Tuesday, June 13, 2006

More Hmmmmmm New glacier theory on Stonehenge
A geology team has contradicted claims that bluestones were dug by Bronze Age man from a west Wales quarry and carried 240 miles to build Stonehenge.
In a new twist, Open University geologists say the stones were in fact moved to Salisbury Plain by glaciers.

Last year archaeologists said the stones came from the Preseli Hills.

Recent research in the Oxford Journal of Archaeology suggests the stones were ripped from the ground and moved by glaciers during the Ice Age.

So they're syaing these things are glacial erratics. TO me that sounds kind of plausible. But then, how could a glacier drop them down in such precise alignments??!!

Okay, kidding. One would assume that there would be some sort of distribution of similar erratics outside of the procurement area that could be used to bolster this idea. OTOH, one would think that a bunch of large erratics would have been noticed by now since these things tend to frost-heave their way to the surface. Maybe they used all the big erratics in the area? Still, seems like a neat hypothesis that one could support in a number of ways.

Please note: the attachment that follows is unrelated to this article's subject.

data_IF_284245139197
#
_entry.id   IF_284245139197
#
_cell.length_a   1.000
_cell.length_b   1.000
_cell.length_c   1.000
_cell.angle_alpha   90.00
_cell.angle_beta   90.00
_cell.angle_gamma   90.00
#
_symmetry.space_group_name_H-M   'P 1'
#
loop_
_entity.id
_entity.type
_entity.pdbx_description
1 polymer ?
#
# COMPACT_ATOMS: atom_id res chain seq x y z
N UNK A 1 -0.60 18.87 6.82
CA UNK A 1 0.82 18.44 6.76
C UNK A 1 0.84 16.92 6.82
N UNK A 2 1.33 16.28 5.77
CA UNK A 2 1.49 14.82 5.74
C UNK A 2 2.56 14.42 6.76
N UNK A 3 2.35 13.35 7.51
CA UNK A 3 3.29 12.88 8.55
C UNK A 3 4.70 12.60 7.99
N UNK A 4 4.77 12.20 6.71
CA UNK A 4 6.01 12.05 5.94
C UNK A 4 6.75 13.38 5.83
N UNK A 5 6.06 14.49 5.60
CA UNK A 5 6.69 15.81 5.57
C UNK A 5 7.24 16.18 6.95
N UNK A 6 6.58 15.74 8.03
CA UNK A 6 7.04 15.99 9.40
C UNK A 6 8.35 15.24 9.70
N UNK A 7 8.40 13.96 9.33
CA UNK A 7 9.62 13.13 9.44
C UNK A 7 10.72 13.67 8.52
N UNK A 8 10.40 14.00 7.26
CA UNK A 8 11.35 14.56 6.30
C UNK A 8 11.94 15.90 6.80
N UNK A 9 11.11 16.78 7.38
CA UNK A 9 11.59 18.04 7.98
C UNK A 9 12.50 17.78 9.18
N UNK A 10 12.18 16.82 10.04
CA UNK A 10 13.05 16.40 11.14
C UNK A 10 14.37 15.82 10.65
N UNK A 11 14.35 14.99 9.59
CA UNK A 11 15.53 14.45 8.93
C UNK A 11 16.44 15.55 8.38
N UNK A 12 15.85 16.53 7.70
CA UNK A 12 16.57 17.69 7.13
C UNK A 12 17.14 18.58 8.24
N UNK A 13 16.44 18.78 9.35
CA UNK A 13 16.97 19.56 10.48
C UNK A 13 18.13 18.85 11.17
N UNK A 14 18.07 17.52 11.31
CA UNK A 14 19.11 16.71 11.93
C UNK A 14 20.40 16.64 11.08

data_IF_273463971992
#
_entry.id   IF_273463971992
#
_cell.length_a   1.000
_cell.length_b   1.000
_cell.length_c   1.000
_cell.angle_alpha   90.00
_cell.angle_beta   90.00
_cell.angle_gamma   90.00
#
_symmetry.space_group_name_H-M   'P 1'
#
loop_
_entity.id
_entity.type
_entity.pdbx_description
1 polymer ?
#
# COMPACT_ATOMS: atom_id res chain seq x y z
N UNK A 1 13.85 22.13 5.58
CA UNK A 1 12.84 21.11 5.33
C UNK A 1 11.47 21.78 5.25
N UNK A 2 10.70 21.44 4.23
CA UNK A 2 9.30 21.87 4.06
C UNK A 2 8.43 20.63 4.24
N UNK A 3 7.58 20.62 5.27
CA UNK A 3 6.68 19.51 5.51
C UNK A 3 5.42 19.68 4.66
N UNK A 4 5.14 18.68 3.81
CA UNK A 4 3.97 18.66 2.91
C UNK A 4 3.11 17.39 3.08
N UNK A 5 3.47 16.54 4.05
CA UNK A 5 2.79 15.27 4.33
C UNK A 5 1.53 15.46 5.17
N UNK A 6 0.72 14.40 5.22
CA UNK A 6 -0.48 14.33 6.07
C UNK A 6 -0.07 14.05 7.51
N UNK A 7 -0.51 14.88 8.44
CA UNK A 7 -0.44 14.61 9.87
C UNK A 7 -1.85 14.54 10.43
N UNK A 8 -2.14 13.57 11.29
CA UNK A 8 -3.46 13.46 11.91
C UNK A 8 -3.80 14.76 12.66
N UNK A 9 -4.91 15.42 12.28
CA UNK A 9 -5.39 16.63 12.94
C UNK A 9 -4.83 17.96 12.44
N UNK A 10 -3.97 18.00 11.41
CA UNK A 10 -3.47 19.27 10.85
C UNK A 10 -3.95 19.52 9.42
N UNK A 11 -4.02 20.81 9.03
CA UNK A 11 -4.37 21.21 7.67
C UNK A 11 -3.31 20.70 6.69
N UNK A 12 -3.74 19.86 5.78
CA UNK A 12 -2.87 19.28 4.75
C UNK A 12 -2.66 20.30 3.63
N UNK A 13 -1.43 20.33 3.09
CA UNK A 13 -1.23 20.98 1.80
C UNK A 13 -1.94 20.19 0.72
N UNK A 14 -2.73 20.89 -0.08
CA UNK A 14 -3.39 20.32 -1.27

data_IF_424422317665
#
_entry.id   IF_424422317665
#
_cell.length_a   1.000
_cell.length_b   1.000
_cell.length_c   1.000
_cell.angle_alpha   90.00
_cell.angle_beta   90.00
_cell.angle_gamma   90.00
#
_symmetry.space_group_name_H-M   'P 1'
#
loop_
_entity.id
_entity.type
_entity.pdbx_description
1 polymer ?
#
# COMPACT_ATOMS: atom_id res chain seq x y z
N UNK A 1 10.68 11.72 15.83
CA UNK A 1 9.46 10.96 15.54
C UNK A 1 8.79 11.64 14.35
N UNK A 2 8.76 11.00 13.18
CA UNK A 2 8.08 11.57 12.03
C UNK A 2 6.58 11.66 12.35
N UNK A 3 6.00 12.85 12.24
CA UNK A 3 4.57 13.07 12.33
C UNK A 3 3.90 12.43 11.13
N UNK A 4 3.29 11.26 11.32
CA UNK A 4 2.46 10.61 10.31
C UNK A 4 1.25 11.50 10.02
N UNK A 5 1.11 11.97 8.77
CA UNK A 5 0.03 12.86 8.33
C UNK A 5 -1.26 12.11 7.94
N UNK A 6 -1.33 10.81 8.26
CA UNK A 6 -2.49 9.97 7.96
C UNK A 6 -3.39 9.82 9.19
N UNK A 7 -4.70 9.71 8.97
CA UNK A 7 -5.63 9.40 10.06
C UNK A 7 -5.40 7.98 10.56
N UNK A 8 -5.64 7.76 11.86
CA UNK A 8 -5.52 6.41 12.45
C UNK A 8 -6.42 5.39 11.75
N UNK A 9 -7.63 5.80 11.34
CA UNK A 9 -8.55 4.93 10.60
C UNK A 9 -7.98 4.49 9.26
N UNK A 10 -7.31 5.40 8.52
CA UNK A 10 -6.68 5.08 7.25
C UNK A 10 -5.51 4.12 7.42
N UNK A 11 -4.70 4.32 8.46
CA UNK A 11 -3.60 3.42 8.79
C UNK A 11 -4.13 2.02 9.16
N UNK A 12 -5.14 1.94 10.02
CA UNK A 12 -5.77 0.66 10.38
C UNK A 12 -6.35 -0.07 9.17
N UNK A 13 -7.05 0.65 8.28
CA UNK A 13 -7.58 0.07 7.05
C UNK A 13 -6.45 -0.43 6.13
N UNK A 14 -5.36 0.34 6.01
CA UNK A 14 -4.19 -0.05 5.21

Personal note: Being from Wisconsin, I have a keen knowledge of erratics. Being composed of largely glacial outwash, south-central Wisconsin is prime erratic area and in fact the farms around the are are nearly all bounded by rock fences built out of the erratics they had to haul out of the field every year due to frost heave. Matter of fact, my maternal grandfather was killed well before I was born while engaging in such activity.